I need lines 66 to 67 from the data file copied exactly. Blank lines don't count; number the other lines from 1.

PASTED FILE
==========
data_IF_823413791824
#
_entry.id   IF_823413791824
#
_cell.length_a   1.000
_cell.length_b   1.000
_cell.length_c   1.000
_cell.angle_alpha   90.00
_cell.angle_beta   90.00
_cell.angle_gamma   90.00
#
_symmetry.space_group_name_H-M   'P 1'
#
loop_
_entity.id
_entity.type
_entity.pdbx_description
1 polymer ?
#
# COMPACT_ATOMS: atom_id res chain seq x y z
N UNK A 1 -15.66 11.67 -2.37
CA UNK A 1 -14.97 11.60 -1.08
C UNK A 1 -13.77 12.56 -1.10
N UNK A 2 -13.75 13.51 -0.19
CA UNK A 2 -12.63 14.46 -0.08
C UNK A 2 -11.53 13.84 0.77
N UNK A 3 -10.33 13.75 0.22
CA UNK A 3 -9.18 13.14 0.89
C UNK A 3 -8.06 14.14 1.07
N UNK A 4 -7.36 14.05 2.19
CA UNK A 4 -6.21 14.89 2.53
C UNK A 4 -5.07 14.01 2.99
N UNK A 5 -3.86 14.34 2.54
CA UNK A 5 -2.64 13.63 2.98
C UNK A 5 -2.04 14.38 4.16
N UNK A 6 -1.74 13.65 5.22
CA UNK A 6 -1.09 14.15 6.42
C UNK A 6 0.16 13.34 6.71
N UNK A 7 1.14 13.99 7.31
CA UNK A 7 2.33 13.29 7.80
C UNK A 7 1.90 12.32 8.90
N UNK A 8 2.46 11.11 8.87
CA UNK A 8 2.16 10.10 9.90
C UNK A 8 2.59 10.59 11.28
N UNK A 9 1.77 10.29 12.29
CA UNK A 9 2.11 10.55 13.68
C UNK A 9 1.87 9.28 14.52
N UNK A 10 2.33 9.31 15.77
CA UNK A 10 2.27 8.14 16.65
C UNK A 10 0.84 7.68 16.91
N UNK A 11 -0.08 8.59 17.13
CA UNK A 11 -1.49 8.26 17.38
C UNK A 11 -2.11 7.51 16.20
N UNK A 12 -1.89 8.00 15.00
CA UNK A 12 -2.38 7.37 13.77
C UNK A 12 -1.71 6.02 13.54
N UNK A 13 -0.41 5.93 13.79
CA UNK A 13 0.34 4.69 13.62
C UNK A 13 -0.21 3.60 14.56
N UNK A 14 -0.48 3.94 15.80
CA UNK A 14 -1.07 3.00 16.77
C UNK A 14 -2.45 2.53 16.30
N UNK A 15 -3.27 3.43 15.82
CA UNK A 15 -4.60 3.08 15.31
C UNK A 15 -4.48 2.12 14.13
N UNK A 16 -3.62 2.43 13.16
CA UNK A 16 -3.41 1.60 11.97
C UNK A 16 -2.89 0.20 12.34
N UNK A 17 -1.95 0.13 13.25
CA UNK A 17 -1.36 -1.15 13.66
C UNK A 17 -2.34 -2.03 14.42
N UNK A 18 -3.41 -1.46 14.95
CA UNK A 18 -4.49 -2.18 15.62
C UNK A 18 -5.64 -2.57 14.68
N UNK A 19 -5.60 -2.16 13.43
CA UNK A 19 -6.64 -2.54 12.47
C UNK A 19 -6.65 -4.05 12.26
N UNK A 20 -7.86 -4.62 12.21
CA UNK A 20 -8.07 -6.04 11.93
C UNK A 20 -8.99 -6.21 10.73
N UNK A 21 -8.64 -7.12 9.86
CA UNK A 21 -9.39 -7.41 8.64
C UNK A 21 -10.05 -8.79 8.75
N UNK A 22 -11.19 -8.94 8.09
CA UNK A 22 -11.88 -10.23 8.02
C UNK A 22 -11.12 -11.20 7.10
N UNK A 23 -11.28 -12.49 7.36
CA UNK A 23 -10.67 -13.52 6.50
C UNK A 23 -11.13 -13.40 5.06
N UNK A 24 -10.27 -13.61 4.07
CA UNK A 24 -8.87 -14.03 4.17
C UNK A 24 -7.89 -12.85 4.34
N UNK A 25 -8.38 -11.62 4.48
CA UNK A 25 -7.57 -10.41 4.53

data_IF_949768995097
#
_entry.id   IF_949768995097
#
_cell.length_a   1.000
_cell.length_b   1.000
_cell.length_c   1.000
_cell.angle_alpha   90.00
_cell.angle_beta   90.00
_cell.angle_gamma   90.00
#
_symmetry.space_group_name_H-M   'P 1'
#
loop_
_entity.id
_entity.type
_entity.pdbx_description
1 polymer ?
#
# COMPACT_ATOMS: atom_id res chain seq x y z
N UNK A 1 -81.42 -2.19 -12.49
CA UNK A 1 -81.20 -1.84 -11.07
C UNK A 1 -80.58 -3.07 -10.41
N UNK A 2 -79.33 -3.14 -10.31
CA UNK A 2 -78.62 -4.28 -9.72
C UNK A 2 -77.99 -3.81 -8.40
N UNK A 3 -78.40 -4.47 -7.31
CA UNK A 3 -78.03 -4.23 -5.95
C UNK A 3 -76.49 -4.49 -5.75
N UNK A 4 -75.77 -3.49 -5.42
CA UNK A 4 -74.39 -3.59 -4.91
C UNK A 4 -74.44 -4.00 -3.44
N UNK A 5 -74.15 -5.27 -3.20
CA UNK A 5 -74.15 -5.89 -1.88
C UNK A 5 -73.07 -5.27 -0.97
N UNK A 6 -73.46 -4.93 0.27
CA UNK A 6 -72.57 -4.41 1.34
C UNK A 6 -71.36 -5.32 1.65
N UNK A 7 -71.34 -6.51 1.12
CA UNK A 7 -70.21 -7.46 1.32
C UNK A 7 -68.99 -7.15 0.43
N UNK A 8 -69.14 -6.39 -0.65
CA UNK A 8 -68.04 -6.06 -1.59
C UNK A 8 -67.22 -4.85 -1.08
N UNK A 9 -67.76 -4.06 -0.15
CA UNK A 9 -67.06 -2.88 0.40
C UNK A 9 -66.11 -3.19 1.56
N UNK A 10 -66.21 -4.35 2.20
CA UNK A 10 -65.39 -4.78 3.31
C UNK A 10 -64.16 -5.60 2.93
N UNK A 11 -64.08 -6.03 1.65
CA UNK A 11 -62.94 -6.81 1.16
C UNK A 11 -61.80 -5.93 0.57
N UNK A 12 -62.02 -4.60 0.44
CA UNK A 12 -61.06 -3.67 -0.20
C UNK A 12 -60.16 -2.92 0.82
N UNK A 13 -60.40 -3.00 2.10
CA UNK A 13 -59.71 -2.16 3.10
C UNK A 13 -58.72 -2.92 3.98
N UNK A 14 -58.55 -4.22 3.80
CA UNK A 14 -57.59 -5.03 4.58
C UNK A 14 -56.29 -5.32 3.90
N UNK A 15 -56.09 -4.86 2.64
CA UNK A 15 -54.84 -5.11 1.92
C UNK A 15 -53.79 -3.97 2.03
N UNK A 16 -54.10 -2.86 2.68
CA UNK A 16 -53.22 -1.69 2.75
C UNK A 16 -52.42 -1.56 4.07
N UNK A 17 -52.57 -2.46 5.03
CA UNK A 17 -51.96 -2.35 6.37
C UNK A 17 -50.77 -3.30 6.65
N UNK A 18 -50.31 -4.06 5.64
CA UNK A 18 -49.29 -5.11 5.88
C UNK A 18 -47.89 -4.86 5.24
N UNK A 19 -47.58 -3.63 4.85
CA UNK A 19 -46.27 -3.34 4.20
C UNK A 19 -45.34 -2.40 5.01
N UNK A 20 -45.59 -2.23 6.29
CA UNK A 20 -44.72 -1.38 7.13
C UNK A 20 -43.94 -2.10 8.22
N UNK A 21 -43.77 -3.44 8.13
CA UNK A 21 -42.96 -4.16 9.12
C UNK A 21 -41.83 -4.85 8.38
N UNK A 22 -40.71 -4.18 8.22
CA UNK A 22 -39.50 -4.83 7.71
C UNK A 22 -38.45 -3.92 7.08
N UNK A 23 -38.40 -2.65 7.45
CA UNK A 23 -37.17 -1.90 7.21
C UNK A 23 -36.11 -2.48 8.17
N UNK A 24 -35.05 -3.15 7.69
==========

N UNK A 16 -3.62 2.43 13.16
CA UNK A 16 -3.41 1.60 11.97